contribute. Don't put blame on cricket. We want to contribute."
Thirteen IPL matches in Mumbai, Pune and Nagpur had to be shifted out of the state following a High Court order on a PIL filed on water conservation.
Thakur dismissed suggestions that IPL would be independent of BCCI at any time in the future. "IPL is one of the domestic tournaments of BCCI. With fresh appointments as CEO and CFO we have strengthened the administrative set up. If need be, we will hire more people, BCCI can afford to hire more people. If you look at the twitter report, the fastest growing league is IPL which is a great achievement of BCCI," he said.
To a question on the impact of the recommended ban on TV advertisements in between overs in a cricket game, Thakur said that the biggest revenue for the Board comes from these.
"The greatest revenue comes from home series and from advertisement from where you pay team members and state associations for creating infrastructure in India. Only in cricket the sports infrastructure is created by BCCI itself.
For other games it's created by the government. "We don't take a penny from the government. Look at the one time-payment (to retired cricketers) or the monthly pension scheme). Where does the money come from (for these)? If you are to block it who will suffer? The overall cricket will suffer," he said.
"In newspapers, there's advertisement in between IPL reports. Are you going to ban that?" he wondered. Both Thakur and newly-elected secretary Ajay Shirke refused to answer questions on the cooling off period recommended by the Lodha Committee for office bearers.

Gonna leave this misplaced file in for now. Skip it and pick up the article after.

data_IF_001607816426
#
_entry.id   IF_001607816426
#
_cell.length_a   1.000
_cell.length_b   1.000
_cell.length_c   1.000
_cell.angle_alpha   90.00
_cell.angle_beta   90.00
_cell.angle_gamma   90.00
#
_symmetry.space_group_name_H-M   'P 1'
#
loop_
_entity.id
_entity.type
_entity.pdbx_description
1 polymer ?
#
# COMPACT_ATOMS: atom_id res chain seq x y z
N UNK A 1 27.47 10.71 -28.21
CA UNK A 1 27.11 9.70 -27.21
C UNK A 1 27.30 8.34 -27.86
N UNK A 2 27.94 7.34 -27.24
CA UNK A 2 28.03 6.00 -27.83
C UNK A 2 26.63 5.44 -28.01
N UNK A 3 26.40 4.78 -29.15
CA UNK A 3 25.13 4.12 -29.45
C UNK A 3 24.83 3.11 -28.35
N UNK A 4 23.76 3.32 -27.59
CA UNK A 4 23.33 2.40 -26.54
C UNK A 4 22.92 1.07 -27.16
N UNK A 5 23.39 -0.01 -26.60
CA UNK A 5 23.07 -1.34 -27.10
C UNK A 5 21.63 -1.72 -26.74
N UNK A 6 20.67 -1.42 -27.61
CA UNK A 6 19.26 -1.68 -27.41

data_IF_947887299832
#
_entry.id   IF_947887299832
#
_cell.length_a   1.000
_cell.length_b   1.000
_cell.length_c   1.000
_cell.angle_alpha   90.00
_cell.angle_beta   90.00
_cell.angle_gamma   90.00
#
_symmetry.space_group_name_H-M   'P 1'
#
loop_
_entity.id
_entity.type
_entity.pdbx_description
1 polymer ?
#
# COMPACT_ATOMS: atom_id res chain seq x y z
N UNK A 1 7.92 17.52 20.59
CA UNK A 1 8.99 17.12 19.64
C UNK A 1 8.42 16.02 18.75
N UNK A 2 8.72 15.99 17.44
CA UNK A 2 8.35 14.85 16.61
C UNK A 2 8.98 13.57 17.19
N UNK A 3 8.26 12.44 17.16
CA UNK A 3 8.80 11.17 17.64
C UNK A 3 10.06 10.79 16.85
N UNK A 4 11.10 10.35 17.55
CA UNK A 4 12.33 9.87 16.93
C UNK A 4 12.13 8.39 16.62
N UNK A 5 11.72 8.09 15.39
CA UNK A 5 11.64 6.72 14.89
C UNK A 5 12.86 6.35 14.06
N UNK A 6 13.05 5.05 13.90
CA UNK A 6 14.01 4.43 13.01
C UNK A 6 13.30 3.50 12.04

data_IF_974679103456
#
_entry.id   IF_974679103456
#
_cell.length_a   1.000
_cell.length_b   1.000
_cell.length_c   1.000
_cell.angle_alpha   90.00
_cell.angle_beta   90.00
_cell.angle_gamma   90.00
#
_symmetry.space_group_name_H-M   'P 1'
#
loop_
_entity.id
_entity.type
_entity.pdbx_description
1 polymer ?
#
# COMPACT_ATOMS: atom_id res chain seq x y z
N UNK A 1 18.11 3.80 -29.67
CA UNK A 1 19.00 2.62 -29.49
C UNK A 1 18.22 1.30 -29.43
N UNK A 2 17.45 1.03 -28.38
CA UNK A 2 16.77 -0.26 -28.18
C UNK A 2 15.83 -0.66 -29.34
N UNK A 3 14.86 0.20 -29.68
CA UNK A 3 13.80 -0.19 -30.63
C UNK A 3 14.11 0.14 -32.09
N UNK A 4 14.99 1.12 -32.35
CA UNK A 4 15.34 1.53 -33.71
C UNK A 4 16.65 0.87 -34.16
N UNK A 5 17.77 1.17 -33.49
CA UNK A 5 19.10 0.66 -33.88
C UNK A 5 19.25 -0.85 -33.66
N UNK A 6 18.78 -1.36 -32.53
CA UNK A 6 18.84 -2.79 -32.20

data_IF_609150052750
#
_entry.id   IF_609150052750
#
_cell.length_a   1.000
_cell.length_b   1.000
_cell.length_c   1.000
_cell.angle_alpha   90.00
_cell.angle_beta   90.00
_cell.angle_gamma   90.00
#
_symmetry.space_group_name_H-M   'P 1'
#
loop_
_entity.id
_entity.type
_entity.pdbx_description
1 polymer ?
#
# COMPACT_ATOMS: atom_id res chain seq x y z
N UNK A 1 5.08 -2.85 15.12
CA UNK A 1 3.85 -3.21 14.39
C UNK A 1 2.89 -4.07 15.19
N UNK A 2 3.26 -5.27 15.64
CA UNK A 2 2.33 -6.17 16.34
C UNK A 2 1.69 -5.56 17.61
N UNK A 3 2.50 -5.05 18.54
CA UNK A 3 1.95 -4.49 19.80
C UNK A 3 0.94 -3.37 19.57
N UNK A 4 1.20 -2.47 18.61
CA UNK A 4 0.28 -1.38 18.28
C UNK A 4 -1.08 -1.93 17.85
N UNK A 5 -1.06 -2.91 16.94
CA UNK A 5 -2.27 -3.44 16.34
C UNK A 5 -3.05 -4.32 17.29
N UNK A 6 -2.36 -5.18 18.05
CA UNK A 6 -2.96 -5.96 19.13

"The matter is in court. As office bearers of the BCCI we won't be able to comment on it," said Thakur. "The President has already answered the question. It will be only fair to respond when the judgement of Supreme Court comes," said Shirke.
"My personal opinion won't matter today, the matter is in court. We all have faith in our judicial system. I am sure in the interest of game of cricket, they will make the right decision, we should not jump (the gun) now," said Thakur when asked about the one state one vote proposed by the Lodha
Thakur said he shares a comfortable working relationship with Shirke, who was treasurer when N Srinivasan was the BCCI chief.
"Mr Shirke is a very dear friend. I am comfortable working with him. We have worked before when Mr Srinivasan was the president, I don't see a reason why we can't do so again.
"If you look at the (current) BCCI office-bearers, we have one of the youngest team we have ever had. I think it's a good group of youngsters who can do well," he said confidently.